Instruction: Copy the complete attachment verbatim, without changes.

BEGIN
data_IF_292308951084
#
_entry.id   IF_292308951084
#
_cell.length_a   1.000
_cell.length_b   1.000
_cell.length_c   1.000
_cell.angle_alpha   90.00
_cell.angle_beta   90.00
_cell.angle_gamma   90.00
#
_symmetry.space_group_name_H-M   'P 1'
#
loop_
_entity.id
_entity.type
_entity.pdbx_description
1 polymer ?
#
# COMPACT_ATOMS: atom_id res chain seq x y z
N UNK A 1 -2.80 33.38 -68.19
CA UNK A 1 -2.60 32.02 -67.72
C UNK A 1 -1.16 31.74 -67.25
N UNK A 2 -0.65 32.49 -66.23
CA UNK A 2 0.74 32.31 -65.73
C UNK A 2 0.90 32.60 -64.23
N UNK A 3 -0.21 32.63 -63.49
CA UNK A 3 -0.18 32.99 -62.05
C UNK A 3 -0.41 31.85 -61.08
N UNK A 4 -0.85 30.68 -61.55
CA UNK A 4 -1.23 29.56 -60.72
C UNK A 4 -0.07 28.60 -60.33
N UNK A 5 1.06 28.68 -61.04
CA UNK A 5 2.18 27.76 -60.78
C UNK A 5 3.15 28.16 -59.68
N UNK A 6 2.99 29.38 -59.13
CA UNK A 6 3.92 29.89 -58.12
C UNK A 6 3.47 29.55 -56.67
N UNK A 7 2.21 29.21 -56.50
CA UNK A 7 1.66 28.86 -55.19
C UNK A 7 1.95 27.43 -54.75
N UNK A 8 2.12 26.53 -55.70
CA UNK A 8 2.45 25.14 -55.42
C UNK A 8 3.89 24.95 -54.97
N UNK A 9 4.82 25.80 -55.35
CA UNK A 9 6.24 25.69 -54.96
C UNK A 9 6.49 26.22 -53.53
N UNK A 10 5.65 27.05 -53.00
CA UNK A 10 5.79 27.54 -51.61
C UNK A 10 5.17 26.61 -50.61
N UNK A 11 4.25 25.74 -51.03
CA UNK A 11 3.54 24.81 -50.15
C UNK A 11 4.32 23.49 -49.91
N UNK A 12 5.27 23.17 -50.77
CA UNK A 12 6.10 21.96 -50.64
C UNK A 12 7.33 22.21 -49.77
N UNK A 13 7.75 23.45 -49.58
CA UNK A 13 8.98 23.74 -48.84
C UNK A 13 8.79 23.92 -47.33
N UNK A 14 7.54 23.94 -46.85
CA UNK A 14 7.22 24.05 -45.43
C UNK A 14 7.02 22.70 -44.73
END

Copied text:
data_IF_292308951084
#
_entry.id   IF_292308951084
#
_cell.length_a   1.000
_cell.length_b   1.000
_cell.length_c   1.000
_cell.angle_alpha   90.00
_cell.angle_beta   90.00
_cell.angle_gamma   90.00
#
_symmetry.space_group_name_H-M   'P 1'
#
loop_
_entity.id
_entity.type
_entity.pdbx_description
1 polymer ?
#
# COMPACT_ATOMS: atom_id res chain seq x y z
N UNK A 1 -2.80 33.38 -68.19
CA UNK A 1 -2.60 32.02 -67.72
C UNK A 1 -1.16 31.74 -67.25
N UNK A 2 -0.65 32.49 -66.23
CA UNK A 2 0.74 32.31 -65.73
C UNK A 2 0.90 32.60 -64.23
N UNK A 3 -0.21 32.63 -63.49
CA UNK A 3 -0.18 32.99 -62.05
C UNK A 3 -0.41 31.85 -61.08
N UNK A 4 -0.85 30.68 -61.55
CA UNK A 4 -1.23 29.56 -60.72
C UNK A 4 -0.07 28.60 -60.33
N UNK A 5 1.06 28.68 -61.04
CA UNK A 5 2.18 27.76 -60.78
C UNK A 5 3.15 28.16 -59.68
N UNK A 6 2.99 29.38 -59.13
CA UNK A 6 3.92 29.89 -58.12
C UNK A 6 3.47 29.55 -56.67
N UNK A 7 2.21 29.21 -56.50
CA UNK A 7 1.66 28.86 -55.19
C UNK A 7 1.95 27.43 -54.75
N UNK A 8 2.12 26.53 -55.70
CA UNK A 8 2.45 25.14 -55.42
C UNK A 8 3.89 24.95 -54.97
N UNK A 9 4.82 25.80 -55.35
CA UNK A 9 6.24 25.69 -54.96
C UNK A 9 6.49 26.22 -53.53
N UNK A 10 5.65 27.05 -53.00
CA UNK A 10 5.79 27.54 -51.61
C UNK A 10 5.17 26.61 -50.61
N UNK A 11 4.25 25.74 -51.03
CA UNK A 11 3.54 24.81 -50.15
C UNK A 11 4.32 23.49 -49.91
N UNK A 12 5.27 23.17 -50.77
CA UNK A 12 6.10 21.96 -50.64
C UNK A 12 7.33 22.21 -49.77
N UNK A 13 7.75 23.45 -49.58
CA UNK A 13 8.98 23.74 -48.84
C UNK A 13 8.79 23.92 -47.33
N UNK A 14 7.54 23.94 -46.85
CA UNK A 14 7.22 24.05 -45.43
C UNK A 14 7.02 22.70 -44.73